274240 Metal-Modified Tungsten and Molybdenum Carbide Electrocatalysts for Energy Conversion
At present, the most active electrocatalysts for acidic fuel cells and electrolyzers are based on the expensive and scarce Pt-group metals. The current Pt loadings in electrocatalysts are too expensive for large scale use in a PEM fuel cell and electrolysis applications. Additionally, instability of Pt on carbon black, the most common electrochemical support, leads to long-term activity loss in fuel cells. Transition metal carbides have long been studied for their similar catalytic activity to Pt-group metals . Tungsten monocarbide (WC) has been investigated both as electrocatalyst and as a support material for low loadings of Pt [2,3]. The economic motivation for studying WC as a support is clear as tungsten is orders of magnitude less expensive and more abundant than Pt. One monolayer of Pt on WC shows nearly identical hydrogenation activity to Pt , while exhibiting carbon monoxide tolerance, an advantage over Pt which is easily poisoned by carbon monoxide (CO). Consequently, WC is more active than Pt for methanol oxidation . There is interest in the reduction of carbon dioxide (CO2) into useful fuels, but the currently known catalysts require high overpotential to reach reasonable rates. Compared to other metals, Pt only needs relatively low overpotential to reduce CO2, but due to CO poisoning, produces very little reduction products . In this talk, CO tolerant carbide-based catalysts will be shown to be more active than Pt under CO2reduction conditions.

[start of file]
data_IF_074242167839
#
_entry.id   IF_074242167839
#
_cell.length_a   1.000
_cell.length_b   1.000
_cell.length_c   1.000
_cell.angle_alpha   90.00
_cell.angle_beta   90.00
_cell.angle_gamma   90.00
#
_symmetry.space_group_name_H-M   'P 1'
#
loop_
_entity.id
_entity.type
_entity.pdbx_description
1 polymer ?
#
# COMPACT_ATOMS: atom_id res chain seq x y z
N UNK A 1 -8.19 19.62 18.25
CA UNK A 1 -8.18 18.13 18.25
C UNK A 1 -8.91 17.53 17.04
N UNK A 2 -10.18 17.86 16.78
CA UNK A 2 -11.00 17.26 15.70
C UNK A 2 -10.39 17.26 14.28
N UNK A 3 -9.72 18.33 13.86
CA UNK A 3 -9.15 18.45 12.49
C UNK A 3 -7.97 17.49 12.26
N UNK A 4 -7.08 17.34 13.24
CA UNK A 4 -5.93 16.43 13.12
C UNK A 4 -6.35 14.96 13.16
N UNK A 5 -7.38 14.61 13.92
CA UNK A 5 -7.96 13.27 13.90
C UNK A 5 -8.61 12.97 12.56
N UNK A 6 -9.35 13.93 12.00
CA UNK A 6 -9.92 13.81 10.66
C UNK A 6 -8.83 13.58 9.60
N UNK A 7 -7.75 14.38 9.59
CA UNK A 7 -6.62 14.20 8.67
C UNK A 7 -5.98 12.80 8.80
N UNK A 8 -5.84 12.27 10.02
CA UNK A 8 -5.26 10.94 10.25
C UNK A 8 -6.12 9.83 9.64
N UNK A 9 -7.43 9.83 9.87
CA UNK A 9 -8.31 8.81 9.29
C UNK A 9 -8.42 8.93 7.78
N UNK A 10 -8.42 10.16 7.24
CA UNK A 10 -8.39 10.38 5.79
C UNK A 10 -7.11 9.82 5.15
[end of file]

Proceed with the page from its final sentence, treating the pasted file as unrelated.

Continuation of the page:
Polycrystalline tungsten foil is carburized in a tube furnace to create a thin film of single-phase WC at the surface. Physical vapor deposition (PVD) of Pt, Cu, and other metals allow for monolayer amounts of metal to modify the surface of the carbide. The surfaces are characterized using X-ray photoelectron spectroscopy (XPS) before and after electrochemical measurements. The use of relatively smooth carbide thin films for these studies allow for the comparison of the specific activity between samples due to similar surface areas while simultaneously enabling good control over surface carbon content . The electrochemical activities of the surfaces are measured through the use of linear sweep voltammetry and chronopotentiometry in aqueous solutions. Gas chromatography allows for the quantification of reactant and products, along with the Faradaic efficiency. The experimental activities will be compared to theory for several types of electrocatalytic reactions, including hydrogen evolution, methanol oxidation, and carbon dioxide reduction reactions. The modification of tungsten or molybdenum carbide surface with another metal also allowed for the tuning the electrocatalytic properties .
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